'Escape Room' Games Growing in Popularity in U.S.
It may seem like a nightmare for some people. But for others, it sounds like a fun game.
Escape Rooms are becoming a popular form of group entertainment in the United States.
A story by the business website MarketWatch explains that Escape Room games began in Asia about 10 years ago. In 2012, they started opening in the U.S.
The idea is simple. Players enter a room with a theme. It could be a Sherlock Holmes mystery or something like the movie series “Mission Impossible.” The door locks behind them. The players then have 60 minutes to solve a series of puzzles that will help them find a key that unlocks the door.
VOA visited an escape room “lounge” in Washington, D.C.
One of the rooms is in the theme of the Oval Office at the White House. That is the well-known room where the president works and holds meetings.
The space is decorated to look like the real Oval Office. It even has the presidential seal woven into the rug.
When the clock starts and the door locks, anything inside the room can be a clue. Players look through the desk, look at the paintings on the wall, even see if an old-fashioned typewriter might help. The goal is to make it out of the room before time runs out.
There are hidden messages that can only be seen under a special light.
By one estimate, there are about 600 Escape Rooms in the U.S.
Timothy Smith runs the Escape Lounge in Washington. When he opened his business, there were two others in the area. Now there are at least 12. The Escape Room games cost about $15 per player.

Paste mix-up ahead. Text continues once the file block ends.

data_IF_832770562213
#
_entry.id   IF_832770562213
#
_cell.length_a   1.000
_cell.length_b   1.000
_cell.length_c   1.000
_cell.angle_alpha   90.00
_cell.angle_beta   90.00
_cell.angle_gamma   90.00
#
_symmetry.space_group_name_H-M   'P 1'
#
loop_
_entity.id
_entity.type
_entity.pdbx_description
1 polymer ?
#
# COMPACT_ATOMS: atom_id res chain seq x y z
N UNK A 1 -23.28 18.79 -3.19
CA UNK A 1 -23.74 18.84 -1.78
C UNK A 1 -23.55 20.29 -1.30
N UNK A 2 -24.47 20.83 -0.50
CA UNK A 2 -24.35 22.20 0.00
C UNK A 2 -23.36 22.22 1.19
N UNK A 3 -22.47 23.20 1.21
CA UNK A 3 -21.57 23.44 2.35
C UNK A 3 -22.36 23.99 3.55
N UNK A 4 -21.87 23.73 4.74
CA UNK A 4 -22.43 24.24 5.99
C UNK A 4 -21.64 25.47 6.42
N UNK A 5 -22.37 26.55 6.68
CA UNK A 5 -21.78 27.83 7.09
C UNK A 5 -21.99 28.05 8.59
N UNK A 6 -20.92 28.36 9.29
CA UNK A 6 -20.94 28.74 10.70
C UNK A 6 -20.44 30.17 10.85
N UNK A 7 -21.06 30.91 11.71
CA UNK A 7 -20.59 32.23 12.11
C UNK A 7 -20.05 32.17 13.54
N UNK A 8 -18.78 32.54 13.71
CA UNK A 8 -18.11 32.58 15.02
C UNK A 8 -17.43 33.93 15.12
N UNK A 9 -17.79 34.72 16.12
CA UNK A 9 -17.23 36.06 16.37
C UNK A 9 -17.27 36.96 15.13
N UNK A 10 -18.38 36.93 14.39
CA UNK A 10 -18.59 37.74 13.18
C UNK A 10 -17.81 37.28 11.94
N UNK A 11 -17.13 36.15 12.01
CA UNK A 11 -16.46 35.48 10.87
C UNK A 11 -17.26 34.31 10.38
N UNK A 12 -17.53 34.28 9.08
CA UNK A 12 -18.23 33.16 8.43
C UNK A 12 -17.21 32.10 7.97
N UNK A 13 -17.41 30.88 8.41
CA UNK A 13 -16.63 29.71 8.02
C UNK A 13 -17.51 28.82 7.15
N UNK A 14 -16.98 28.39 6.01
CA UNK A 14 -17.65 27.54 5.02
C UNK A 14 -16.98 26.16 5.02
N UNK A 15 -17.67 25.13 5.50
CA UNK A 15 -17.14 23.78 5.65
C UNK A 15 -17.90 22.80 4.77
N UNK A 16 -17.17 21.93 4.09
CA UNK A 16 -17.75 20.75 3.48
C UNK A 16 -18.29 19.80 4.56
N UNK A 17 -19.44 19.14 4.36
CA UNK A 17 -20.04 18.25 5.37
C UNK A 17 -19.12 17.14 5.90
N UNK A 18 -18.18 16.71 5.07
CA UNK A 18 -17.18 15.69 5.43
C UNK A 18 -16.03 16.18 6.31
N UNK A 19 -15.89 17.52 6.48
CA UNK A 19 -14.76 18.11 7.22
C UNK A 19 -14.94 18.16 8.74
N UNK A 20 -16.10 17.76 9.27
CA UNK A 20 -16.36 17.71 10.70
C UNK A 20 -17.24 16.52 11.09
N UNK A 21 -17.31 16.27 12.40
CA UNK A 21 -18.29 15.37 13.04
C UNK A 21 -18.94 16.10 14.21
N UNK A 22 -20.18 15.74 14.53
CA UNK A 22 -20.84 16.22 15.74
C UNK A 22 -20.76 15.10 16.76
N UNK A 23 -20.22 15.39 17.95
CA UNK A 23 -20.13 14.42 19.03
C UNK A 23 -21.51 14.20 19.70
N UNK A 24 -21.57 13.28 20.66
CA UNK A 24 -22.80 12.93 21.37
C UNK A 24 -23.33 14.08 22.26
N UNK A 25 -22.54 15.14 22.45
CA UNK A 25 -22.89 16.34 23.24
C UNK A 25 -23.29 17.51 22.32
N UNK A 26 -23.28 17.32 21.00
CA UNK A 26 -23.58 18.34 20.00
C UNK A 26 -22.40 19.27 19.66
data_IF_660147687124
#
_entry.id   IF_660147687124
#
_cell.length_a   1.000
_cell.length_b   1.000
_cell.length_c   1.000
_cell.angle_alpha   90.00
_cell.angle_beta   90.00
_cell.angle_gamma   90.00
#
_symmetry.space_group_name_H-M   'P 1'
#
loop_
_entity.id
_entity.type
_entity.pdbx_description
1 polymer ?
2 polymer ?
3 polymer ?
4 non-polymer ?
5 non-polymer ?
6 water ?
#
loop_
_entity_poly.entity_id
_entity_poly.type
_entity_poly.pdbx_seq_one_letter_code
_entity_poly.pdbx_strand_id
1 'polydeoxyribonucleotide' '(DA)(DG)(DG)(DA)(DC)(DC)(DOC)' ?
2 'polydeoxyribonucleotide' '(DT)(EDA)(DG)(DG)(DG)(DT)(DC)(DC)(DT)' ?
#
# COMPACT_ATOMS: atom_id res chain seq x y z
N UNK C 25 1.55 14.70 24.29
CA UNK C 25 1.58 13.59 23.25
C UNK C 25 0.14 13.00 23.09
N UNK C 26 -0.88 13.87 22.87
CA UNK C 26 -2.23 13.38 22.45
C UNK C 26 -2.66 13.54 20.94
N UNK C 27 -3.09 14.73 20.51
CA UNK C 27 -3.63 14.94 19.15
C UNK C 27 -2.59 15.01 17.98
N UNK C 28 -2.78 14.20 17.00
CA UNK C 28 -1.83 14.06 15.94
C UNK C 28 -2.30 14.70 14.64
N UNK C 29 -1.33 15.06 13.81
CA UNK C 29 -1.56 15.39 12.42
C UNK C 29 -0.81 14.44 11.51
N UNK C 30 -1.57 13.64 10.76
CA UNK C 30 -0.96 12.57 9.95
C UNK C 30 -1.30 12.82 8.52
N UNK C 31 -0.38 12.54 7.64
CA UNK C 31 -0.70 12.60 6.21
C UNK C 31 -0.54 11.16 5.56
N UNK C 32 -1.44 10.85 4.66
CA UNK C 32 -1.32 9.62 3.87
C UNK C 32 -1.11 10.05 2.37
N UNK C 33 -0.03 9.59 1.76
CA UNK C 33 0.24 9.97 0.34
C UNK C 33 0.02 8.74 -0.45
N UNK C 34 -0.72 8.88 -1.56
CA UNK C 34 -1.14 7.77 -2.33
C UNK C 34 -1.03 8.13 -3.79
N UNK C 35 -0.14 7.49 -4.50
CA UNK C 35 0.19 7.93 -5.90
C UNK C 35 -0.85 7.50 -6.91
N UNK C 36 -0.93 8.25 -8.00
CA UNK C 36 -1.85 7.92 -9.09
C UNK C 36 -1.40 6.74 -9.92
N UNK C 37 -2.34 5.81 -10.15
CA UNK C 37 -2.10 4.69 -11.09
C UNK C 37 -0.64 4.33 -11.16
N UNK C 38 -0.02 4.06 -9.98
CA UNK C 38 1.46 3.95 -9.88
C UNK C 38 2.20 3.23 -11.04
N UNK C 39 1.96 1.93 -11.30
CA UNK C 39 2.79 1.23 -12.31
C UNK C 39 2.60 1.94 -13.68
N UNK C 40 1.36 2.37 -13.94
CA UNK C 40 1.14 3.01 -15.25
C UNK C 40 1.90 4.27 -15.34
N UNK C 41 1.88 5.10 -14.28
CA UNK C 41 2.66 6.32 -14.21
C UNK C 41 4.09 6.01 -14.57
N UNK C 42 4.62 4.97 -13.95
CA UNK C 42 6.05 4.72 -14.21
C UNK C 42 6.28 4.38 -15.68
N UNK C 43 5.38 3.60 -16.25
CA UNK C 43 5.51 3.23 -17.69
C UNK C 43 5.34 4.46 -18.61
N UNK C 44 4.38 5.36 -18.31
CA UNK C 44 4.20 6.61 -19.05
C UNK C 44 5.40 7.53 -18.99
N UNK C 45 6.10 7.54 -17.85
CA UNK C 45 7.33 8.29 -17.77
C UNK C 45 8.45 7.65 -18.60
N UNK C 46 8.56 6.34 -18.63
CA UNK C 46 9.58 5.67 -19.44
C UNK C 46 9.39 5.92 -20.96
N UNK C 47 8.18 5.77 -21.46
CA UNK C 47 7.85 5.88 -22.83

Most of the time, players come in groups, but sometimes strangers work together. In this case, eight players cooperated to find the key. If a team is having trouble or getting off track, the game master who is watching on a video screen can call in to offer some advice or a clue.
The phone on the Oval Office desk rings, and the game master asks, “Would you guys like a clue?”
The tip seems to help, and the group is able to solve the puzzle, find the key and leave the room with seven minutes to spare.
It turns out, they did well. Smith said fewer than 50 percent of the players escape the room.
One of the players was Demetrios Psihopaidas. He said the game was stressful and the clues were hard to figure out.
“I was a little worried that we were not going to find all the clues and we weren't going to get out in time,” he said.
Smith said the games are fun because they are challenging.
“'Escape the Oval Office' is not an easy game. I think this game is popular because it gives an individual a chance to be a detective or to be a James Bond.”
I’m Dan Friedell.